Salute your socks: Why protecting soldiers’ feet from all elements is key

From extreme heat to trudging through snow soldiers’ socks can do more than just get stinky

When a podiatrist is thousands of miles away, the best resource to protect a soldier’s feet best comes served up in a wool-blend with solid arch support in a pair of well-made socks.

"If you're in a combat zone and your feet are blistered up, or they're rotting, then your combat ineffective," Covert Threads military advisor and co-founder Russell Meade said.

As a U.S. Marine deployed in Fallujah, Iraq, in 2005, Meade asked his long-time friend Peter Menzies to send him a sock to help with 120-degree heat. Meade wasn’t just asking anyone to mail him some socks; Menzies’ family has been in the stocking and sock business for more than 60 years.

"I wore the socks and actually handed out a few to some of my Marines," Meade recalls. "And once I got home, I had Marines that were still in the combat zone that were asking me, ‘Hey, can we get more of these socks?’"


The friends put their heads together and decided they could help provide something better to protect soldiers’ feet through all the elements. These aren't the white cotton socks you pick up at your local big-box store.

"There's nothing wrong with cotton. I mean, when I'm at home lounging, I love to just put some cotton on," Meade said. "But what does cotton do if it gets wet? It just gets saturated and heavy and stays close to the skin. So there's really there is nothing we use that has cotton in it just because there's no reason for it."

Covert Threads later expanded to make socks for athletes and recently completed a request for ice fishers. The socks can be worn hiking, cycling, running and even as dress socks for work.

Based in Hickory, North Carolina, the company makes socks for every harsh weather and condition a soldier might face. 

The names give you an idea of what Covert Threads socks you’ll want in different elements. 

The FIRE Sock provides fire-resistant protection with Nomex, commonly used in racing suits. 

"When I was in Iraq, we had a lot of issues with a lot of guys who were wearing the Under Armour type material and that type material, if it lights on fire it will melt to your skin," Meade recalled, saying the FIRE sock is popular for people who work on tanks, airplanes and firemen, as well as racecar drivers. 

Another sock called the ROCK Infiltrator was designed for long hauls and carrying heavy loads, popular among soldiers deployed in Afghanistan. 


But Meade points out every sock doesn’t work for every environment or terrain, so Covert Threads listened to what warriors on the frontlines had to say about their product and what issues they faced.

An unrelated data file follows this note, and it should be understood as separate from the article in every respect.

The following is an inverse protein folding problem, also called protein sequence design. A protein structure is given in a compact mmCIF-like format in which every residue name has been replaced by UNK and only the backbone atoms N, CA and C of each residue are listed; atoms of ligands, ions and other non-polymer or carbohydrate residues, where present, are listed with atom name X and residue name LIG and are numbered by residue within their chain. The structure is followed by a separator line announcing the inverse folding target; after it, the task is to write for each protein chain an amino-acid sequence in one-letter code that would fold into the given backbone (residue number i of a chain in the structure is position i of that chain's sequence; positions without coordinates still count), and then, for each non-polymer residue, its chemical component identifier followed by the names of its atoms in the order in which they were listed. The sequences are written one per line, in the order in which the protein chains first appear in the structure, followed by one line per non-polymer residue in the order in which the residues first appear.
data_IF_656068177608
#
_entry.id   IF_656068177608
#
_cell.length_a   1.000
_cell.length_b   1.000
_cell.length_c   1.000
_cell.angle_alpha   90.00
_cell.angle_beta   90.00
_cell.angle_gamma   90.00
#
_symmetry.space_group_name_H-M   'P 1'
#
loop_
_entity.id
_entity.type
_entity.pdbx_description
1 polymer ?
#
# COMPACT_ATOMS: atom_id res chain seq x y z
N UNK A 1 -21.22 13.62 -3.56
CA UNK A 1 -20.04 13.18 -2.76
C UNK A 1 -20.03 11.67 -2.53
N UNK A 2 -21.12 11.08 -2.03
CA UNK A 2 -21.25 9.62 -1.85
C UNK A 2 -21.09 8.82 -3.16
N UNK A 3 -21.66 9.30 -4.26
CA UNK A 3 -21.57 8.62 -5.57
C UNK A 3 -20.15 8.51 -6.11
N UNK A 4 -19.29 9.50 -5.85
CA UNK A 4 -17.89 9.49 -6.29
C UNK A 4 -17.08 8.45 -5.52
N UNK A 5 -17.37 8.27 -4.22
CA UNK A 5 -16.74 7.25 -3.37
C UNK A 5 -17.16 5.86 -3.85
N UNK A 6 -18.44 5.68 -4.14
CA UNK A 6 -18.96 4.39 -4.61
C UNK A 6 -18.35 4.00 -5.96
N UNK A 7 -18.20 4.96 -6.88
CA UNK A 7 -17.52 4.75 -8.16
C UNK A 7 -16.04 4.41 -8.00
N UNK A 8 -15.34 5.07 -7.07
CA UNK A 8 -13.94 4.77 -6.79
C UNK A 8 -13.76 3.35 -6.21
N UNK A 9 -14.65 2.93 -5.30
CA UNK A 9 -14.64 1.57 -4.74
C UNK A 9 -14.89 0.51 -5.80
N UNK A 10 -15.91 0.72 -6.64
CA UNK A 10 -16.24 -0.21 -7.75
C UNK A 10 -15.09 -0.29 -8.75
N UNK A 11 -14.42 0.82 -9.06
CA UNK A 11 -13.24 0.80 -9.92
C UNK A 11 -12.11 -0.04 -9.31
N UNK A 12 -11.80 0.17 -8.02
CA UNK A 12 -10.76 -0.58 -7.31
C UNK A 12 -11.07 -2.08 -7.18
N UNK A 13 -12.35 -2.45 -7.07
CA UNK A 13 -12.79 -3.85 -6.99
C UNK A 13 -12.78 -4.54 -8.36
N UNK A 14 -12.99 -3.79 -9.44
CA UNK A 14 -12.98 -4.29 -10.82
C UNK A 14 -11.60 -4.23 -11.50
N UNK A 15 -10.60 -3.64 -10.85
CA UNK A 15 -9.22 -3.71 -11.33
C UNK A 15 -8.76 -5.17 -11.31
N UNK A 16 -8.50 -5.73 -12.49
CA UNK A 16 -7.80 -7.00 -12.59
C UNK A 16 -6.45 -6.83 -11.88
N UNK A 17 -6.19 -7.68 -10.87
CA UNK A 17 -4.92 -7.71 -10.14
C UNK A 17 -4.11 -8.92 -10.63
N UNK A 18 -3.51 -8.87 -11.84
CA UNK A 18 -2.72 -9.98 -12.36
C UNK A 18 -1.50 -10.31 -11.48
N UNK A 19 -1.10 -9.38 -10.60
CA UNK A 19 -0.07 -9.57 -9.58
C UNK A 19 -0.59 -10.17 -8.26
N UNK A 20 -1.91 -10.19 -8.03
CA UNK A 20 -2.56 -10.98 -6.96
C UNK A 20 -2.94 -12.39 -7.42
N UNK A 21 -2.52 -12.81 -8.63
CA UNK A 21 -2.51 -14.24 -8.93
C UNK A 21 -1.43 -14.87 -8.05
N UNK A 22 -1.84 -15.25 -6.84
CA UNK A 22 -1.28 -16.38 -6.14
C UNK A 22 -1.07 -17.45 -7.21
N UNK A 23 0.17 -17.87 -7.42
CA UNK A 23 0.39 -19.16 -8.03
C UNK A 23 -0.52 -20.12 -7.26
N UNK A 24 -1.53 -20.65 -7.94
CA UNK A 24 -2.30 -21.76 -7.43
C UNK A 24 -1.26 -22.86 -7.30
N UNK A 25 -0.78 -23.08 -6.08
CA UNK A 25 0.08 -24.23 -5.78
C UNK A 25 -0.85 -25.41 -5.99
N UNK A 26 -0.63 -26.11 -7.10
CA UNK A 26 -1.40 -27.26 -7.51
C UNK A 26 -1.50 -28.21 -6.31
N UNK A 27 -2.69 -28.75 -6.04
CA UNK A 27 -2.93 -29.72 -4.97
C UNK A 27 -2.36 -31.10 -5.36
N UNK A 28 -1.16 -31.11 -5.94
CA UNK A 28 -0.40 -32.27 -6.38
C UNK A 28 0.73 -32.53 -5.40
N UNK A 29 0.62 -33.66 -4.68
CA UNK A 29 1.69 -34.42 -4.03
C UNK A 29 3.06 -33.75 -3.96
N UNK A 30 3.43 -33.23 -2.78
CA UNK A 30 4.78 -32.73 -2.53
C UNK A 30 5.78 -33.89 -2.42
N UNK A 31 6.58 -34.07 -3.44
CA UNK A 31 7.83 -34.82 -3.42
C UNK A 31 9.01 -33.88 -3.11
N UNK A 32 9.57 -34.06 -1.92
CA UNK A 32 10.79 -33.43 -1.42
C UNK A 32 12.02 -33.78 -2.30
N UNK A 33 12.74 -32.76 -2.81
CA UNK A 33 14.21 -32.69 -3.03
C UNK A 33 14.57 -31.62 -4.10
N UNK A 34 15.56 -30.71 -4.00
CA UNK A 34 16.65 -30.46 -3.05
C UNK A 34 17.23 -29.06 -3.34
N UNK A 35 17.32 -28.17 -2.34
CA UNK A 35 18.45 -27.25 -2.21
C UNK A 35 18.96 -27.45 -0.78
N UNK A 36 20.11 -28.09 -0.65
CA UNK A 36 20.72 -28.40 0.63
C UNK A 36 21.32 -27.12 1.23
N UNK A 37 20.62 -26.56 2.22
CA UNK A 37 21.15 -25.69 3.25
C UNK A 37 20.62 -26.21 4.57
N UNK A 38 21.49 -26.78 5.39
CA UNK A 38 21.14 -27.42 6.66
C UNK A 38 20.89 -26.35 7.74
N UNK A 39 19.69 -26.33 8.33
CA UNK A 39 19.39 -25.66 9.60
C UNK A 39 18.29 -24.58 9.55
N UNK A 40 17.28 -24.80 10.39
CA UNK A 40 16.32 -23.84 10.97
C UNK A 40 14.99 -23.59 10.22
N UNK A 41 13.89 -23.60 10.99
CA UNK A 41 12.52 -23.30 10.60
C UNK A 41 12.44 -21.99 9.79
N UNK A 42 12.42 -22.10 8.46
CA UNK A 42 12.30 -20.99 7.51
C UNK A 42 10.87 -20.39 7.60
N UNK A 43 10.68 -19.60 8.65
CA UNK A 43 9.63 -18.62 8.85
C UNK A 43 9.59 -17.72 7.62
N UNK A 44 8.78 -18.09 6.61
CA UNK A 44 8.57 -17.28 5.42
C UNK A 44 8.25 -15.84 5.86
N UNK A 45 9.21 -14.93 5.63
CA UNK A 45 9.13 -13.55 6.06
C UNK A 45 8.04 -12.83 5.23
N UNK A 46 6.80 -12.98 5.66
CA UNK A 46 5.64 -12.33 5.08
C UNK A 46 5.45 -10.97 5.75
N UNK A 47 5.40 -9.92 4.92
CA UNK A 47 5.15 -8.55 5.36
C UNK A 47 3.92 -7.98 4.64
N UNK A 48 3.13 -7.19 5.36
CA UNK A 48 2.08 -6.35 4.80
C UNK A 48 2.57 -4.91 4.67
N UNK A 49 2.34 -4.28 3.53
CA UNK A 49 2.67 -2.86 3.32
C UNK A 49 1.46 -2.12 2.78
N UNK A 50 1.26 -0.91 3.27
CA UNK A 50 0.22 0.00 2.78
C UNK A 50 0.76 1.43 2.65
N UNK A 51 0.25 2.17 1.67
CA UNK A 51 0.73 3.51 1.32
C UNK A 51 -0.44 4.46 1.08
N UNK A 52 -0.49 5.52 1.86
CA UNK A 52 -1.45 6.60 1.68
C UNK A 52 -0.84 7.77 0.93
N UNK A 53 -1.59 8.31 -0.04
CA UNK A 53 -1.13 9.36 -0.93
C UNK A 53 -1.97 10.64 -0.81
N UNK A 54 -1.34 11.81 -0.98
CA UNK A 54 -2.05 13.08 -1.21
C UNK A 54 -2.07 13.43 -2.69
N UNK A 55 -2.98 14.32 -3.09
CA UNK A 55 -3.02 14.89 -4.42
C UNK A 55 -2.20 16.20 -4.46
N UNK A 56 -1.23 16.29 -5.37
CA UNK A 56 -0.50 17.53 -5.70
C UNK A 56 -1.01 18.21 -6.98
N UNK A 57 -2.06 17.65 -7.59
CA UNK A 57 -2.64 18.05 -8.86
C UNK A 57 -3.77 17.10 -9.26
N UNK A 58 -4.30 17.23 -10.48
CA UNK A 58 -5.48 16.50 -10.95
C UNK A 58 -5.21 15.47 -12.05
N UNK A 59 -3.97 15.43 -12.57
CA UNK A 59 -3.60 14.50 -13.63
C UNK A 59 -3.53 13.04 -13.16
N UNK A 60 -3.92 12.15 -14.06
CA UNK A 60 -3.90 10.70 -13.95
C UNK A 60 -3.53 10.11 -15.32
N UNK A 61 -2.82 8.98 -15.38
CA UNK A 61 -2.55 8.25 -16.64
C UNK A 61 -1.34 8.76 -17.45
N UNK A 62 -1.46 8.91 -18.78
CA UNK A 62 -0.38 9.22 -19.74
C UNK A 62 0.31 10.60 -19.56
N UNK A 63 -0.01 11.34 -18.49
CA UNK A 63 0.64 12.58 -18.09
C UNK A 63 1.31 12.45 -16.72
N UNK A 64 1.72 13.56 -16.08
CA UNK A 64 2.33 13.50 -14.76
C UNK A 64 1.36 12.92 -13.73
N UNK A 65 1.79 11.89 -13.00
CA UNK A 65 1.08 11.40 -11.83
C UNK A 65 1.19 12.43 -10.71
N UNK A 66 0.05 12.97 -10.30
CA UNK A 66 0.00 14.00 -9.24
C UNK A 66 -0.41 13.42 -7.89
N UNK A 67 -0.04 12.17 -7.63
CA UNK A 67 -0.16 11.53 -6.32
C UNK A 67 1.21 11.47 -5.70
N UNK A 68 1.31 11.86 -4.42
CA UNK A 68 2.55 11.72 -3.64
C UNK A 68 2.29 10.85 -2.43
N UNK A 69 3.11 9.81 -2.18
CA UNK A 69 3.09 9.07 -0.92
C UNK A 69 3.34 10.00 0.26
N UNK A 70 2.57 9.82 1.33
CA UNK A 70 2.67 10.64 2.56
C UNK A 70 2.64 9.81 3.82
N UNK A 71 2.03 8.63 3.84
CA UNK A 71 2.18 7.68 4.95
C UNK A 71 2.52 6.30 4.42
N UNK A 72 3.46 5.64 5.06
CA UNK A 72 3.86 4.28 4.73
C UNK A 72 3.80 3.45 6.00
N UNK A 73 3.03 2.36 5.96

"Feet stink, and socks stink. If you’re deployed in a combat environment, you know, you're not going to have a lot of opportunities to do laundry."

— Covert Threads co-founder Russell Meade

After doing some research, Meade said they began including a silver microbial agent in the socks, which is used in the medical field because it promotes healing, fights fungus and fights odors. Meade explained that Covert Threads socks are rinsed in a silver antimicrobial rinse and can be worn for three days and still won’t stink.

Another key to preventing fungus is wool.

"Most people when they hear wool, they think, ‘Oh my gosh, that is cold weather. It’s going to be really warm,'" Meade said. 

Wool is used for all seasons to serve different purposes.

"In the summertime, you want to wick that moisture away. It keeps your foot cool," he explained. "Well, in the winter, the same thing. You want that moisture to wick away from the skin, so your foot stays warm."

Covert Threads makes a sock called ICE for moderate to extreme cold using merino wool and wicking acrylic. Meanwhile, the Wool Beast sock has more wool to keep feet warm.

After a Navy SEAL team request, Covert Threads came up with the Jungle Sock, which is lightweight and wicks moisture, drying quickly and keeping the footbed dry even if someone is walking through mud or a wet environment.

Instead of advertising, Meade said the company gave away thousands of socks at military shows. 

"I called it planting seeds because I knew that, especially how Marines are if they get a piece of gear that they like, they'll tell their buddies about it," Meade said. "And it just kept going and going and going."

Covert Threads socks can be found at U.S. Marine Corps on-base exchanges, about 30 Naval base exchanges and are a popular choice across all military branches. Tactical stores and local outdoor outfitters also carry the socks entirely made in America. 


Meade has been following the Russian invasion of Ukraine, and while he can’t say whom he knows in the region, he said there are Covert Threads ICE socks in use. 

Many of the people fighting Russian are citizens who stayed behind to defend their country and were unprepared for combat.

Meade said they have been working with a tactical distributor to see if they can send socks to civilians or any soldiers who need them.